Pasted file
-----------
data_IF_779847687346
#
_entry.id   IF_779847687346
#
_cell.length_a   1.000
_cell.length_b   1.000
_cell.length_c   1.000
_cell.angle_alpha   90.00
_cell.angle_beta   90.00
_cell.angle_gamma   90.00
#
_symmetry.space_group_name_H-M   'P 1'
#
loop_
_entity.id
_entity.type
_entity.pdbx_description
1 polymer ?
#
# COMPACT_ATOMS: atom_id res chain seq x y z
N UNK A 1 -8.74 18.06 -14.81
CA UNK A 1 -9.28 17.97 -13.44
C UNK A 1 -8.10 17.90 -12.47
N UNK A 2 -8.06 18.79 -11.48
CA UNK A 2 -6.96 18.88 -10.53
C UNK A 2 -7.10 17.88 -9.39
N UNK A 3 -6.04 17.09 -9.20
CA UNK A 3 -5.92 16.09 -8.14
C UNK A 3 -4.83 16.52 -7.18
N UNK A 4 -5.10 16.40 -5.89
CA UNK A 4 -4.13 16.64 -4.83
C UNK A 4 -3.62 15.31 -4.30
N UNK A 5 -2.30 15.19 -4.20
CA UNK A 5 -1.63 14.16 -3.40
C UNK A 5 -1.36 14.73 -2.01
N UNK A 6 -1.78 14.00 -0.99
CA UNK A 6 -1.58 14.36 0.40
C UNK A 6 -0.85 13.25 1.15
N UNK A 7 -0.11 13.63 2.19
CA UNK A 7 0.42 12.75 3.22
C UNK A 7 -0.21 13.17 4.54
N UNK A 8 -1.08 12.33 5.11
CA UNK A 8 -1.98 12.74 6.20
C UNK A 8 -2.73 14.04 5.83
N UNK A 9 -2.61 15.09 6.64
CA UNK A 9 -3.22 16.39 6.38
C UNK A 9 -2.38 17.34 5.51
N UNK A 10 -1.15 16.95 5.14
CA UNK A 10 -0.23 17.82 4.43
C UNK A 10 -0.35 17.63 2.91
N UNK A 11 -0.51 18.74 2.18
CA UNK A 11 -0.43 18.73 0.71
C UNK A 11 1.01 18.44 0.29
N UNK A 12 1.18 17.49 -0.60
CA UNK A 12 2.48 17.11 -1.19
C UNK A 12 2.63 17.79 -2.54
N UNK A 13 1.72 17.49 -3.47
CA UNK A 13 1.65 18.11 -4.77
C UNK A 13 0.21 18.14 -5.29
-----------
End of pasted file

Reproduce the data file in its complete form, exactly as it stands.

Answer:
data_IF_779847687346
#
_entry.id   IF_779847687346
#
_cell.length_a   1.000
_cell.length_b   1.000
_cell.length_c   1.000
_cell.angle_alpha   90.00
_cell.angle_beta   90.00
_cell.angle_gamma   90.00
#
_symmetry.space_group_name_H-M   'P 1'
#
loop_
_entity.id
_entity.type
_entity.pdbx_description
1 polymer ?
#
# COMPACT_ATOMS: atom_id res chain seq x y z
N UNK A 1 -8.74 18.06 -14.81
CA UNK A 1 -9.28 17.97 -13.44
C UNK A 1 -8.10 17.90 -12.47
N UNK A 2 -8.06 18.79 -11.48
CA UNK A 2 -6.96 18.88 -10.53
C UNK A 2 -7.10 17.88 -9.39
N UNK A 3 -6.04 17.09 -9.20
CA UNK A 3 -5.92 16.09 -8.14
C UNK A 3 -4.83 16.52 -7.18
N UNK A 4 -5.10 16.40 -5.89
CA UNK A 4 -4.13 16.64 -4.83
C UNK A 4 -3.62 15.31 -4.30
N UNK A 5 -2.30 15.19 -4.20
CA UNK A 5 -1.63 14.16 -3.40
C UNK A 5 -1.36 14.73 -2.01
N UNK A 6 -1.78 14.00 -0.99
CA UNK A 6 -1.58 14.36 0.40
C UNK A 6 -0.85 13.25 1.15
N UNK A 7 -0.11 13.63 2.19
CA UNK A 7 0.42 12.75 3.22
C UNK A 7 -0.21 13.17 4.54
N UNK A 8 -1.08 12.33 5.11
CA UNK A 8 -1.98 12.74 6.20
C UNK A 8 -2.73 14.04 5.83
N UNK A 9 -2.61 15.09 6.64
CA UNK A 9 -3.22 16.39 6.38
C UNK A 9 -2.38 17.34 5.51
N UNK A 10 -1.15 16.95 5.14
CA UNK A 10 -0.23 17.82 4.43
C UNK A 10 -0.35 17.63 2.91
N UNK A 11 -0.51 18.74 2.18
CA UNK A 11 -0.43 18.73 0.71
C UNK A 11 1.01 18.44 0.29
N UNK A 12 1.18 17.49 -0.60
CA UNK A 12 2.48 17.11 -1.19
C UNK A 12 2.63 17.79 -2.54
N UNK A 13 1.72 17.49 -3.47
CA UNK A 13 1.65 18.11 -4.77
C UNK A 13 0.21 18.14 -5.29